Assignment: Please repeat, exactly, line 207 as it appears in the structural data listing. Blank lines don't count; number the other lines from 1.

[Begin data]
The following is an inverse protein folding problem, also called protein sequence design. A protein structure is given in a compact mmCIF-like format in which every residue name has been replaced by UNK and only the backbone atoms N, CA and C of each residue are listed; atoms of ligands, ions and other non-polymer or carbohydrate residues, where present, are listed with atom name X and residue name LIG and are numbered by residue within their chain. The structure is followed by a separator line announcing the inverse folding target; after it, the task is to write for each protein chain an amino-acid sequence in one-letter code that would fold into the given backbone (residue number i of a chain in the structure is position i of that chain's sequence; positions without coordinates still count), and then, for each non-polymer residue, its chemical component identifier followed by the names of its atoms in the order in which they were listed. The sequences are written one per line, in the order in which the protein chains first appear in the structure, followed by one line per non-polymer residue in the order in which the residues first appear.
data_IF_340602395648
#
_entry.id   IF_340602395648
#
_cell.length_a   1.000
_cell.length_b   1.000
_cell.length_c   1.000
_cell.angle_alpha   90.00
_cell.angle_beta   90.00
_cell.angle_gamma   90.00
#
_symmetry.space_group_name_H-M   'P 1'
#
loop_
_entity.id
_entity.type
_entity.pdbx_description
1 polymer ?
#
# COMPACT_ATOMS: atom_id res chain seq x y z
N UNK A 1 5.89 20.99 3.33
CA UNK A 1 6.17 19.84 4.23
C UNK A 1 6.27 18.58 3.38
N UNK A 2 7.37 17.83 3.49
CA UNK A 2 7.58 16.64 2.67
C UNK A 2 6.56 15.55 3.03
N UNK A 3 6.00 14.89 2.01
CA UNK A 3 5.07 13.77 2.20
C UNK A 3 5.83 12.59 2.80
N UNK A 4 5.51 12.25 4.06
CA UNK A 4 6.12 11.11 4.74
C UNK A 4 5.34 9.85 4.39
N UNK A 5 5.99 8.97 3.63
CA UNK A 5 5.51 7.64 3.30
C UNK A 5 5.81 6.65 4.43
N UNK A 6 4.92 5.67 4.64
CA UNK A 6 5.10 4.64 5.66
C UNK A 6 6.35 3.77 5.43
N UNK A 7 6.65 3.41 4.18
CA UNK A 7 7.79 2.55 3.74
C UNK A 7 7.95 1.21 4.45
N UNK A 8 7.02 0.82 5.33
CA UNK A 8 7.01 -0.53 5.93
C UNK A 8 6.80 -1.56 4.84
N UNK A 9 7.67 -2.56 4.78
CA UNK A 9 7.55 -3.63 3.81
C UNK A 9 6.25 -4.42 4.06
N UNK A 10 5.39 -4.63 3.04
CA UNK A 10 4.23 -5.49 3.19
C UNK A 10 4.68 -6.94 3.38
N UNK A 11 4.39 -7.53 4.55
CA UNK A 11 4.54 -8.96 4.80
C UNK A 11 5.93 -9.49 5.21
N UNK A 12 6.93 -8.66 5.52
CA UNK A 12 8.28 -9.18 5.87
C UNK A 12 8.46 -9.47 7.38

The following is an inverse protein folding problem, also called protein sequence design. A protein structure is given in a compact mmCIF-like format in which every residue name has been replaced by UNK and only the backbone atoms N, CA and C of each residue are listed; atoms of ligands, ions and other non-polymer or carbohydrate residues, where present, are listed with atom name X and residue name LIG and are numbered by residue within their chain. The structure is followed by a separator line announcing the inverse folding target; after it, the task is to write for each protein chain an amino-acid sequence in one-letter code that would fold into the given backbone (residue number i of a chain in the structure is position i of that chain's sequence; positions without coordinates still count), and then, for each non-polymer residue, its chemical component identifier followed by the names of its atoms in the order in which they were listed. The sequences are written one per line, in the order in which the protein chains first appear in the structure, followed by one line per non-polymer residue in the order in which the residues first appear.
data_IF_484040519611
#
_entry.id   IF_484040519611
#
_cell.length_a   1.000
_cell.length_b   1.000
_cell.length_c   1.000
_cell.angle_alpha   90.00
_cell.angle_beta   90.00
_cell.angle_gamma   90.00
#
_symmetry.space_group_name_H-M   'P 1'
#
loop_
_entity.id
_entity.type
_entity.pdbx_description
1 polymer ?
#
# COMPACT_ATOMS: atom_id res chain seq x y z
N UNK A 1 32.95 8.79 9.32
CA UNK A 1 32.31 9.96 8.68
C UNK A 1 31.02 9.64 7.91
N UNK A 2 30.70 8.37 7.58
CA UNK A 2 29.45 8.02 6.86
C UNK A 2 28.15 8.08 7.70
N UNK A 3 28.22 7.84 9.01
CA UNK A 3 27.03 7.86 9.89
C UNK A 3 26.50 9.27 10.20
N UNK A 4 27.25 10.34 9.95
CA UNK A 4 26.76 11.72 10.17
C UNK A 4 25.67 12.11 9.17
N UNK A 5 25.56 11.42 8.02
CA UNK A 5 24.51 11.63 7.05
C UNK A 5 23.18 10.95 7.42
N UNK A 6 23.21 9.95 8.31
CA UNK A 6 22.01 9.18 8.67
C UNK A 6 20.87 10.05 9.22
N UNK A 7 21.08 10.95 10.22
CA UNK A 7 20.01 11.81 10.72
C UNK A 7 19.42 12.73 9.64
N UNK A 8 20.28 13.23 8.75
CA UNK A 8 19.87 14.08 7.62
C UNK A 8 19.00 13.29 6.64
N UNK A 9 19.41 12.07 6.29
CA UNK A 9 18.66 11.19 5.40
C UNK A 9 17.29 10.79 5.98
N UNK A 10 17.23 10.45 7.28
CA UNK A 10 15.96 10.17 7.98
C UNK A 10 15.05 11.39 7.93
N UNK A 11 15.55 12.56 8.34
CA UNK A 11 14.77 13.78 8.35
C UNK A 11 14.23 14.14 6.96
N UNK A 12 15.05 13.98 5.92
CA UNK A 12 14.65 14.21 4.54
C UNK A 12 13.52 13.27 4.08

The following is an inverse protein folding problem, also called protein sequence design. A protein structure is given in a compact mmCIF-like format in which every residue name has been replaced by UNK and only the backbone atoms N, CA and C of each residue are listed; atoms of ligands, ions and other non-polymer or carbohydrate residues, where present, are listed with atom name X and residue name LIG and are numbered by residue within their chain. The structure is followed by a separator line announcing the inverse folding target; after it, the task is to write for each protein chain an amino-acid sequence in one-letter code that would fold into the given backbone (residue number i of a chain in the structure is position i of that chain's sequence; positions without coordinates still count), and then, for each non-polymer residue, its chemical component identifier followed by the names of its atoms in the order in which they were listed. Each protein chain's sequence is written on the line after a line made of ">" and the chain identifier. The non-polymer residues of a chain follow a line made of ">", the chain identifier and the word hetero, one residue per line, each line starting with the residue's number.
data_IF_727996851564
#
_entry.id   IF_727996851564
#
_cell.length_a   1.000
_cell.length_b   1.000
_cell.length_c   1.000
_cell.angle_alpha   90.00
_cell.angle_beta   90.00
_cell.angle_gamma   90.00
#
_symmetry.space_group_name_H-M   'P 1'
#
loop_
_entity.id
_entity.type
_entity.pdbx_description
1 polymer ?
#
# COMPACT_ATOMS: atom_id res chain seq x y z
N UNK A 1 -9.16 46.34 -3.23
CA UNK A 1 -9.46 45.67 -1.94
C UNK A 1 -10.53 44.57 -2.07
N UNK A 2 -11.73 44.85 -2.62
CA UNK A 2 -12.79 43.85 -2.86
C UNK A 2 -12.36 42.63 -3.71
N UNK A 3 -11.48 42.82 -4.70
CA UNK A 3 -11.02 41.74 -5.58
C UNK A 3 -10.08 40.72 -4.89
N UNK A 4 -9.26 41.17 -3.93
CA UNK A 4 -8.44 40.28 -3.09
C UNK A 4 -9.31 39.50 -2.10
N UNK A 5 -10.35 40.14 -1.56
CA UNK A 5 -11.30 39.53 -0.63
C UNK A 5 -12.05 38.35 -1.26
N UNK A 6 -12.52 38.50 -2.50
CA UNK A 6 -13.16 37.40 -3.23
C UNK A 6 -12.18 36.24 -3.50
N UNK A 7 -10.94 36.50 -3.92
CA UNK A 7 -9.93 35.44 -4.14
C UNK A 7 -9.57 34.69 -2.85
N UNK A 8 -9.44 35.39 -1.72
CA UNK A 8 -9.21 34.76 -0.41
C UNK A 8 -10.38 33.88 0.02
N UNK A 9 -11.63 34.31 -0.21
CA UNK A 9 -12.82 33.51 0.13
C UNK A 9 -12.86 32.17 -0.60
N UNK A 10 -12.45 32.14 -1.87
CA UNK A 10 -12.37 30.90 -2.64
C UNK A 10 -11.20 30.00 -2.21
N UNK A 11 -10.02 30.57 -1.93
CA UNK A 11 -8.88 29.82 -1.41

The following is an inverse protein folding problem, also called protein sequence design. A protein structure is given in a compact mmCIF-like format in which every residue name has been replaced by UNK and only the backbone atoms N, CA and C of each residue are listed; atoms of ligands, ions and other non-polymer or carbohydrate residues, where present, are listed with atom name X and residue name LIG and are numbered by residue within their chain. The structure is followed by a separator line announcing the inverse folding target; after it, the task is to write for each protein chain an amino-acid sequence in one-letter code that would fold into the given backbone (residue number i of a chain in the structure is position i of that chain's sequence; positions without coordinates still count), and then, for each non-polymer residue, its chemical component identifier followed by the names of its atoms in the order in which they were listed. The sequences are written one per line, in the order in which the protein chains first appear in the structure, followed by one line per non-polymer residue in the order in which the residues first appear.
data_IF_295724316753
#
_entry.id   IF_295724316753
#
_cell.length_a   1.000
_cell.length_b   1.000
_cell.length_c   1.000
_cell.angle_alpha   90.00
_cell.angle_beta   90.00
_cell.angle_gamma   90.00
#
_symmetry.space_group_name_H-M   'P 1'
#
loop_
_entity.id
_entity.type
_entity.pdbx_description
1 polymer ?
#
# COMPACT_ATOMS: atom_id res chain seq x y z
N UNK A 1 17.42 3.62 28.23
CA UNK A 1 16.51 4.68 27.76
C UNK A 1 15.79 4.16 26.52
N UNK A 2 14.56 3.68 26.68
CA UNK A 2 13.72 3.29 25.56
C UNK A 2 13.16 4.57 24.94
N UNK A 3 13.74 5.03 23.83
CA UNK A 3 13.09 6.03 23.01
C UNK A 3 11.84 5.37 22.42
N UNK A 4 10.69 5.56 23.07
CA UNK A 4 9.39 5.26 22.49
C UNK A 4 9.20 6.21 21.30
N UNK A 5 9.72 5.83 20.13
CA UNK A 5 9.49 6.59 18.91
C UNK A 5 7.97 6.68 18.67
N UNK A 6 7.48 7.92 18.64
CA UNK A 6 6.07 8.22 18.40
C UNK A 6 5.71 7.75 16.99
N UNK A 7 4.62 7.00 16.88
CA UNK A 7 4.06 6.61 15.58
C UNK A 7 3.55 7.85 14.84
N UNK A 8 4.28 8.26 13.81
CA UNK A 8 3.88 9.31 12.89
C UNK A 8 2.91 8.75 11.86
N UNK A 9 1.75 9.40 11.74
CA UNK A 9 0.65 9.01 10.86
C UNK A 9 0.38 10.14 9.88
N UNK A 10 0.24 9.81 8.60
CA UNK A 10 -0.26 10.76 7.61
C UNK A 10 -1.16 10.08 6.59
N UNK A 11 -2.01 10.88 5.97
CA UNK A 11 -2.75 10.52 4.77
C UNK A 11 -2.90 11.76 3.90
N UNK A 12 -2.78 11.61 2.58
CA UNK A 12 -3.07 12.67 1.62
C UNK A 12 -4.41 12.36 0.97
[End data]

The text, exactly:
N UNK A 7 4.62 7.00 16.88